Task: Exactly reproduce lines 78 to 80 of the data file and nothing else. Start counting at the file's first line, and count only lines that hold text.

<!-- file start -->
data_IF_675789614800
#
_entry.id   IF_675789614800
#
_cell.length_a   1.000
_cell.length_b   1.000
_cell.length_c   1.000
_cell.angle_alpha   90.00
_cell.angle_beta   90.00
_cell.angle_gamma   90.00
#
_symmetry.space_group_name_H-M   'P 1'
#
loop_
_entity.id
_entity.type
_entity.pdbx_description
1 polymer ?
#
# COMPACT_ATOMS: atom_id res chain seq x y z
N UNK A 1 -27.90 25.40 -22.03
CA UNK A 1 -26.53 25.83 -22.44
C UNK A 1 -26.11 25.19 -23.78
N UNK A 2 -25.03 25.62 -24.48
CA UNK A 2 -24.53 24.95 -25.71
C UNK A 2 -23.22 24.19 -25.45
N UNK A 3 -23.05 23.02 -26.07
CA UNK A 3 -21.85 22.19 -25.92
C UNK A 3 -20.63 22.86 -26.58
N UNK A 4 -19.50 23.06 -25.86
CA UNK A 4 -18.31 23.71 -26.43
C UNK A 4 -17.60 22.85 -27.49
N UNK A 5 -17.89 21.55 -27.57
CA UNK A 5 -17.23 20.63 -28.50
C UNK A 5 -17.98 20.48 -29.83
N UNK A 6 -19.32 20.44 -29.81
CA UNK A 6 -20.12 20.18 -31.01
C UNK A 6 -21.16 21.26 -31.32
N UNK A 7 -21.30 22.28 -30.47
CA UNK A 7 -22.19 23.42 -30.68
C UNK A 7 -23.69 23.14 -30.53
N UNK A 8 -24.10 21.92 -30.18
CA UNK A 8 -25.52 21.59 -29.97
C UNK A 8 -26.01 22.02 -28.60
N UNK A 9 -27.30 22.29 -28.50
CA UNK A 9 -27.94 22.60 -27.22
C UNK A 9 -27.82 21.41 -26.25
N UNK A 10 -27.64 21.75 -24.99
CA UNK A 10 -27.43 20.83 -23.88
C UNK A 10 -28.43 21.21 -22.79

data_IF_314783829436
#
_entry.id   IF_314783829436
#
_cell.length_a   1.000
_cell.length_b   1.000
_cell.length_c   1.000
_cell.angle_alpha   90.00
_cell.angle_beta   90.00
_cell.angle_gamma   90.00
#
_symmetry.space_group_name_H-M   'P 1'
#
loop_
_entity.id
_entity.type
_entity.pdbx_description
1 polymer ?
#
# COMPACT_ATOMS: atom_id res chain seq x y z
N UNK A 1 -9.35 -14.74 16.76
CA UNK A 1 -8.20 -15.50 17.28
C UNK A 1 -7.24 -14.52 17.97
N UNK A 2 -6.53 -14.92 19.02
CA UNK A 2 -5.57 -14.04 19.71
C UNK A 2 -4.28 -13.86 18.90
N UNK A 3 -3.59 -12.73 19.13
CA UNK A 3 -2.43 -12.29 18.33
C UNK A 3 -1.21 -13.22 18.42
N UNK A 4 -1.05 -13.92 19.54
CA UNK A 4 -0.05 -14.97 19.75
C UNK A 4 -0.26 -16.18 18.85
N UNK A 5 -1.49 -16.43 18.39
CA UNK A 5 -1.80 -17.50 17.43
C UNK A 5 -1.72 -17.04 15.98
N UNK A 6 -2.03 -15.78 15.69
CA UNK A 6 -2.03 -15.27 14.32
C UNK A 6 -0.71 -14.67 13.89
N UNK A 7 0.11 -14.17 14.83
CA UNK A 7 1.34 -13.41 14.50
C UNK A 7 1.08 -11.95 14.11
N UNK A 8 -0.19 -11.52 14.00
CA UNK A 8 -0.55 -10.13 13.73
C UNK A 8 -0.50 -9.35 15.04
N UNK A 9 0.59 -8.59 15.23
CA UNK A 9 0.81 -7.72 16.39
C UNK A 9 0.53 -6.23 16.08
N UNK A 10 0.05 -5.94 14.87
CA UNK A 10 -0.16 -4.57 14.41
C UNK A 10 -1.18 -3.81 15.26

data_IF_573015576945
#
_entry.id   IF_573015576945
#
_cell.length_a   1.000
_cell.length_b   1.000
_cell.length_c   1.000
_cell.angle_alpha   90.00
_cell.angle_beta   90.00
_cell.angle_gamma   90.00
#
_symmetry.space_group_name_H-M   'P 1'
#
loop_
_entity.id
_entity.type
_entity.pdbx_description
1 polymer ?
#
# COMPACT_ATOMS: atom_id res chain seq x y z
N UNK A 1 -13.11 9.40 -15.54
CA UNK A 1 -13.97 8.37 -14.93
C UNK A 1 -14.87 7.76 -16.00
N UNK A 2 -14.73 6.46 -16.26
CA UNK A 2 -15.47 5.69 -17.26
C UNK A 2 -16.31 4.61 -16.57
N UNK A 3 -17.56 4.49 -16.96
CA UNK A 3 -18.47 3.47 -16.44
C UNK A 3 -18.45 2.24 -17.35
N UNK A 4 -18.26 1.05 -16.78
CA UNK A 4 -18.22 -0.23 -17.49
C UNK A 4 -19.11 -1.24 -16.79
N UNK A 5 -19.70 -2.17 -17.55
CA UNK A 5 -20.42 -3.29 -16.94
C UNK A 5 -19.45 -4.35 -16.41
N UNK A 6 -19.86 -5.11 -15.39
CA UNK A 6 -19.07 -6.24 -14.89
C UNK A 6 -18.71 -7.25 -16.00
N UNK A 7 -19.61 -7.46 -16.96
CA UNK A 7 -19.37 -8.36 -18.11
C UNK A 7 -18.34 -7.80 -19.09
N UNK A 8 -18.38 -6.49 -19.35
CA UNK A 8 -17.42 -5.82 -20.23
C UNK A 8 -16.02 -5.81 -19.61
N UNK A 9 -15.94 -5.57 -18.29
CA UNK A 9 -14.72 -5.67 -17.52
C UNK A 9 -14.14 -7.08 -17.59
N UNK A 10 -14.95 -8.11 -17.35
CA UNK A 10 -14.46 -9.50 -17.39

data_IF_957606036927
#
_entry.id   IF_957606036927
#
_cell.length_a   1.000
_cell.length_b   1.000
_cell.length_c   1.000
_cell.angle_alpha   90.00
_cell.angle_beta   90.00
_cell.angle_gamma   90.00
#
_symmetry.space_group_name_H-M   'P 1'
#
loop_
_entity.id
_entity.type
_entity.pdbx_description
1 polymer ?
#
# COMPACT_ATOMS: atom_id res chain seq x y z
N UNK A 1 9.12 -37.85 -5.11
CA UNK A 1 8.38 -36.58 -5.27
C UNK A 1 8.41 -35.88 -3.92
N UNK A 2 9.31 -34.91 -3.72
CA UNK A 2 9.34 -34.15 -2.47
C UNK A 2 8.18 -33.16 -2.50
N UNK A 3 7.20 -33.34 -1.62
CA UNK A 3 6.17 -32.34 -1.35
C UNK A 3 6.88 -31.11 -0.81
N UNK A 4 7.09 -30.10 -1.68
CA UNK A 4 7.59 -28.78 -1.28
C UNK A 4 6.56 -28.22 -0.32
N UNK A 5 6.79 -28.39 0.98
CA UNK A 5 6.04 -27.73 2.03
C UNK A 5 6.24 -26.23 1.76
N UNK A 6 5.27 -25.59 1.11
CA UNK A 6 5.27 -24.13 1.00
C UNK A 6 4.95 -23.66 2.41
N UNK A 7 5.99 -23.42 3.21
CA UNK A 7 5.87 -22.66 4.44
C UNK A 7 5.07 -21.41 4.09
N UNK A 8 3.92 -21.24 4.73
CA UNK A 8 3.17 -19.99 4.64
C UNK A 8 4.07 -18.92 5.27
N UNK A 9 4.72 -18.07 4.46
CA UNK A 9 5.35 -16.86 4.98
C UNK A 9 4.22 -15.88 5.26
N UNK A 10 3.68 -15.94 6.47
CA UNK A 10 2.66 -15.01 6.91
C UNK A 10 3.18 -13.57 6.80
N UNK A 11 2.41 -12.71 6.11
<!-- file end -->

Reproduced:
CA UNK A 3 -2.43 -12.29 18.33
C UNK A 3 -1.21 -13.22 18.42
N UNK A 4 -1.05 -13.92 19.54